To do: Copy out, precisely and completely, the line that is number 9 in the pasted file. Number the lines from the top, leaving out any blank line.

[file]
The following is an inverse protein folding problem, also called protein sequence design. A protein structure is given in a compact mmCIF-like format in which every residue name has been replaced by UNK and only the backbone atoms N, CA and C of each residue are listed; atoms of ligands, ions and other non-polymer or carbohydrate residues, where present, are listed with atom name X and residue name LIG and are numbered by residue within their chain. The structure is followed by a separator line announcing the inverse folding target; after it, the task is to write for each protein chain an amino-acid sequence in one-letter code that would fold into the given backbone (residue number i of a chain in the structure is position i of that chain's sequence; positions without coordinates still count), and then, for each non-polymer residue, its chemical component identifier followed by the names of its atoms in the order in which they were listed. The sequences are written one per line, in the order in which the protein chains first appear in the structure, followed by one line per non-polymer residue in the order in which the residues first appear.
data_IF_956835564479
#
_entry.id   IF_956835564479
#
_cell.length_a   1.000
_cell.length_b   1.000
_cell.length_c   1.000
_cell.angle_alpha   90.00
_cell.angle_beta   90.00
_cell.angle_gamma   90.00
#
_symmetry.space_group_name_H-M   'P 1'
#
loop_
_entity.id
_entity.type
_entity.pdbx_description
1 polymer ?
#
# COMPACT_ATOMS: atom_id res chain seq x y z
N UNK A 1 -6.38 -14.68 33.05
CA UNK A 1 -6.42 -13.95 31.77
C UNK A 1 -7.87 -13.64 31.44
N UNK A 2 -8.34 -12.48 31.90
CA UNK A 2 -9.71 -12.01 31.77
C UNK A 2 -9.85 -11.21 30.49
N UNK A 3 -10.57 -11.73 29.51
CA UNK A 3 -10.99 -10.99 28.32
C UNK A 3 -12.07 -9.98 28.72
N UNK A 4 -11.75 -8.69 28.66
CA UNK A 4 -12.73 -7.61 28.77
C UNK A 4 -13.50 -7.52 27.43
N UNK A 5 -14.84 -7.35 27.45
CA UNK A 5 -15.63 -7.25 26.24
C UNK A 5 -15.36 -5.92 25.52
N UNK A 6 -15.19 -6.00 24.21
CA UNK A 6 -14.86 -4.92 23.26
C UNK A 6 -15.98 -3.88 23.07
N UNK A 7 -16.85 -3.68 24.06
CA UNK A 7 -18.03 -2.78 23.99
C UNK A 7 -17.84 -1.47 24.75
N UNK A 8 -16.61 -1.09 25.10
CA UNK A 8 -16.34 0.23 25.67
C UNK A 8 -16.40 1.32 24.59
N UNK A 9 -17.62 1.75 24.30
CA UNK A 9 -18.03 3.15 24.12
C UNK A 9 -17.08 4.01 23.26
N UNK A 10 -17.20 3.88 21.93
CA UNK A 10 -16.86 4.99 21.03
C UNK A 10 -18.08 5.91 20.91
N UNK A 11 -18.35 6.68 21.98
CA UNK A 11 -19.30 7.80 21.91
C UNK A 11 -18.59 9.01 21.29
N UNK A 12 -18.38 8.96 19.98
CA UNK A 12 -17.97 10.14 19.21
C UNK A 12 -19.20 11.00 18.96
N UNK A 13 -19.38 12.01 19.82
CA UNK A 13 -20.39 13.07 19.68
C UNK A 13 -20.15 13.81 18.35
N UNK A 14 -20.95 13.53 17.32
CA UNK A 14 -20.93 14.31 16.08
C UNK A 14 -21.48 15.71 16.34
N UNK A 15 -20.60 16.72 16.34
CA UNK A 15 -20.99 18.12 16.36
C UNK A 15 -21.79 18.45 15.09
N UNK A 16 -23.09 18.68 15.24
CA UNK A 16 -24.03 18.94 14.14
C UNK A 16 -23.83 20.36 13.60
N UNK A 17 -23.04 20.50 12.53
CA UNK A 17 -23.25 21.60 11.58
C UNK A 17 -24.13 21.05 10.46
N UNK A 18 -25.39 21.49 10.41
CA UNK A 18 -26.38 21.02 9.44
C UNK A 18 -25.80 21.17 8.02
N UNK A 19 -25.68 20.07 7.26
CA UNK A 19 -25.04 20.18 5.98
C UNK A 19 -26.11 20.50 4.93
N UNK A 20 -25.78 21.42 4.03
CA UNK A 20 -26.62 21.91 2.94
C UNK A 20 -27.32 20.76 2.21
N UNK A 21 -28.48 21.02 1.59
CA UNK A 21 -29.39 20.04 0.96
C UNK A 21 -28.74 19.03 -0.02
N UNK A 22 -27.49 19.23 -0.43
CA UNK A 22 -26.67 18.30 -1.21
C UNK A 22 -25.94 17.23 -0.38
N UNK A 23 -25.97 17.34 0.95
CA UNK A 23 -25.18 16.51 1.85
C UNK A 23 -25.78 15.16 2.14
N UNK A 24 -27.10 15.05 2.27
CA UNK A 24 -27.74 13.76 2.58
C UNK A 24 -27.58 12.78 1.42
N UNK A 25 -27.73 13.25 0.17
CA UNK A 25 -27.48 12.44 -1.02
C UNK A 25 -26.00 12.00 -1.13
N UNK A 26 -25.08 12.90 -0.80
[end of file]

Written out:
_cell.angle_alpha   90.00